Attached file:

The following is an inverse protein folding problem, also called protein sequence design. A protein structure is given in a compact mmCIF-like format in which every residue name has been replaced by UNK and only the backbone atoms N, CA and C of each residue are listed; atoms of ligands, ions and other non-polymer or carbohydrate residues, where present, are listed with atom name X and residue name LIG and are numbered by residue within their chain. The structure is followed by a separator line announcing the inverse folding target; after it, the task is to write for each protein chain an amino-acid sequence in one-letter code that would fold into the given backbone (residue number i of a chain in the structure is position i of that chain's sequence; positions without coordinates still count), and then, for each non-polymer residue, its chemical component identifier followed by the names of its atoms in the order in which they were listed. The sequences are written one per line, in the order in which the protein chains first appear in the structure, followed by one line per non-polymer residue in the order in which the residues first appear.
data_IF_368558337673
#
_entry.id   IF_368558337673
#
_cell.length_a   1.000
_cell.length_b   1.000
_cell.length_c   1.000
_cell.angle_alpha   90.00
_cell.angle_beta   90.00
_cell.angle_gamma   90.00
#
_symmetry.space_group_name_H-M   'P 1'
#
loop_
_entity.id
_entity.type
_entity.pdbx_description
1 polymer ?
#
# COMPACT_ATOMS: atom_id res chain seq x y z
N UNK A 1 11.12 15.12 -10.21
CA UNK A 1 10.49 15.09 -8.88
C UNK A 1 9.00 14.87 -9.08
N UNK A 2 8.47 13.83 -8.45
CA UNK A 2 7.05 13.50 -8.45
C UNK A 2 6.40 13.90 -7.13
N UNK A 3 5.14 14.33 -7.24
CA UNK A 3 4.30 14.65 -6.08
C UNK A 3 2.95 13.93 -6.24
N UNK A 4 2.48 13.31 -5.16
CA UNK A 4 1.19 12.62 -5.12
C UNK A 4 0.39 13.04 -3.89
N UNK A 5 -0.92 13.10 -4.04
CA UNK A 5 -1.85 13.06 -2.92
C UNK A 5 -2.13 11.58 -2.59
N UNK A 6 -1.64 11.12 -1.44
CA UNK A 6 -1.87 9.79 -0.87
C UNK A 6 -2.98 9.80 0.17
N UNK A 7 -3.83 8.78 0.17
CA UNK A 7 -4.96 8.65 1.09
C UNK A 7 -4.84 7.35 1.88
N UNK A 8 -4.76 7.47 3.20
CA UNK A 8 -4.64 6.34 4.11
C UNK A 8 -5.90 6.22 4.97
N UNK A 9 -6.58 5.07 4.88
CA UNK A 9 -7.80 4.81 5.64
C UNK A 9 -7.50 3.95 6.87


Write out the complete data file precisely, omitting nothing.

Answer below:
The following is an inverse protein folding problem, also called protein sequence design. A protein structure is given in a compact mmCIF-like format in which every residue name has been replaced by UNK and only the backbone atoms N, CA and C of each residue are listed; atoms of ligands, ions and other non-polymer or carbohydrate residues, where present, are listed with atom name X and residue name LIG and are numbered by residue within their chain. The structure is followed by a separator line announcing the inverse folding target; after it, the task is to write for each protein chain an amino-acid sequence in one-letter code that would fold into the given backbone (residue number i of a chain in the structure is position i of that chain's sequence; positions without coordinates still count), and then, for each non-polymer residue, its chemical component identifier followed by the names of its atoms in the order in which they were listed. The sequences are written one per line, in the order in which the protein chains first appear in the structure, followed by one line per non-polymer residue in the order in which the residues first appear.
data_IF_368558337673
#
_entry.id   IF_368558337673
#
_cell.length_a   1.000
_cell.length_b   1.000
_cell.length_c   1.000
_cell.angle_alpha   90.00
_cell.angle_beta   90.00
_cell.angle_gamma   90.00
#
_symmetry.space_group_name_H-M   'P 1'
#
loop_
_entity.id
_entity.type
_entity.pdbx_description
1 polymer ?
#
# COMPACT_ATOMS: atom_id res chain seq x y z
N UNK A 1 11.12 15.12 -10.21
CA UNK A 1 10.49 15.09 -8.88
C UNK A 1 9.00 14.87 -9.08
N UNK A 2 8.47 13.83 -8.45
CA UNK A 2 7.05 13.50 -8.45
C UNK A 2 6.40 13.90 -7.13
N UNK A 3 5.14 14.33 -7.24
CA UNK A 3 4.30 14.65 -6.08
C UNK A 3 2.95 13.93 -6.24
N UNK A 4 2.48 13.31 -5.16
CA UNK A 4 1.19 12.62 -5.12
C UNK A 4 0.39 13.04 -3.89
N UNK A 5 -0.92 13.10 -4.04
CA UNK A 5 -1.85 13.06 -2.92
C UNK A 5 -2.13 11.58 -2.59
N UNK A 6 -1.64 11.12 -1.44
CA UNK A 6 -1.87 9.79 -0.87
C UNK A 6 -2.98 9.80 0.17
N UNK A 7 -3.83 8.78 0.17
CA UNK A 7 -4.96 8.65 1.09
C UNK A 7 -4.84 7.35 1.88
N UNK A 8 -4.76 7.47 3.20
CA UNK A 8 -4.64 6.34 4.11
C UNK A 8 -5.90 6.22 4.97
N UNK A 9 -6.58 5.07 4.88
CA UNK A 9 -7.80 4.81 5.64
C UNK A 9 -7.50 3.95 6.87